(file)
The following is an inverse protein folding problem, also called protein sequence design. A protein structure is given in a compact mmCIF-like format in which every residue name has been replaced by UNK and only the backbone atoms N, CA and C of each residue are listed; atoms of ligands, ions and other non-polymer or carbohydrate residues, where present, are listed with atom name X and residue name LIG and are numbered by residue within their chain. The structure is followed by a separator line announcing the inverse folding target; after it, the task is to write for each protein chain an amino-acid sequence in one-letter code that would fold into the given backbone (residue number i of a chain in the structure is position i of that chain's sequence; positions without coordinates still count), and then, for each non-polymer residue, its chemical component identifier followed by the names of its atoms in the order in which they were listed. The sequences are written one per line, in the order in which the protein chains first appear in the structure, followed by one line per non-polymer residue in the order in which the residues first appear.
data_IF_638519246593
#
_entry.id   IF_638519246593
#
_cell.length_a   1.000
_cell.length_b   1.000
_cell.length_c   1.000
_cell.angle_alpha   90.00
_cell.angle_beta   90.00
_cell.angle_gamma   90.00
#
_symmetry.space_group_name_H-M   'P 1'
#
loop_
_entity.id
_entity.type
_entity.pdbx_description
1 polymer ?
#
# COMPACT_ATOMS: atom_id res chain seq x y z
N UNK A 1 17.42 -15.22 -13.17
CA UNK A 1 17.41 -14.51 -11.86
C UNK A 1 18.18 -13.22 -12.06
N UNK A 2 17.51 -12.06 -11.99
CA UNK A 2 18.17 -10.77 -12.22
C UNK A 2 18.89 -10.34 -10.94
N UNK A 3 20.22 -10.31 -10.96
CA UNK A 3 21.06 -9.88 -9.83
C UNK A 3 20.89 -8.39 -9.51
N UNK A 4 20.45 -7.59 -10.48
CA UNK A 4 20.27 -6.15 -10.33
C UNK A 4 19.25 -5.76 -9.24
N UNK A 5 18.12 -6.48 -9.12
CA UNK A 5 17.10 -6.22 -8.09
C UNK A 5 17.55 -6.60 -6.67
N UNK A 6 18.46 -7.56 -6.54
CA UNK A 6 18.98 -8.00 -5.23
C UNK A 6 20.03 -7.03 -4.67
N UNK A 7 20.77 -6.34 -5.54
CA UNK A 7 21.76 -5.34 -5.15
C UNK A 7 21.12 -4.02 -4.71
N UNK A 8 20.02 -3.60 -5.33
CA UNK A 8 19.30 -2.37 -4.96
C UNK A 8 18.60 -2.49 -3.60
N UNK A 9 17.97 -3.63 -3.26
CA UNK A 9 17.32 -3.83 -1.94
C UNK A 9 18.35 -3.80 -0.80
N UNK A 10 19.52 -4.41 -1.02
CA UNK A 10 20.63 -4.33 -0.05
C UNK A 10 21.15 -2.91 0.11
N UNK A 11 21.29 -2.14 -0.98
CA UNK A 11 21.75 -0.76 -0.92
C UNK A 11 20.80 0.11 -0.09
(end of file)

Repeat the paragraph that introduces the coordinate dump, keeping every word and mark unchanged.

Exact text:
The following is an inverse protein folding problem, also called protein sequence design. A protein structure is given in a compact mmCIF-like format in which every residue name has been replaced by UNK and only the backbone atoms N, CA and C of each residue are listed; atoms of ligands, ions and other non-polymer or carbohydrate residues, where present, are listed with atom name X and residue name LIG and are numbered by residue within their chain. The structure is followed by a separator line announcing the inverse folding target; after it, the task is to write for each protein chain an amino-acid sequence in one-letter code that would fold into the given backbone (residue number i of a chain in the structure is position i of that chain's sequence; positions without coordinates still count), and then, for each non-polymer residue, its chemical component identifier followed by the names of its atoms in the order in which they were listed. The sequences are written one per line, in the order in which the protein chains first appear in the structure, followed by one line per non-polymer residue in the order in which the residues first appear.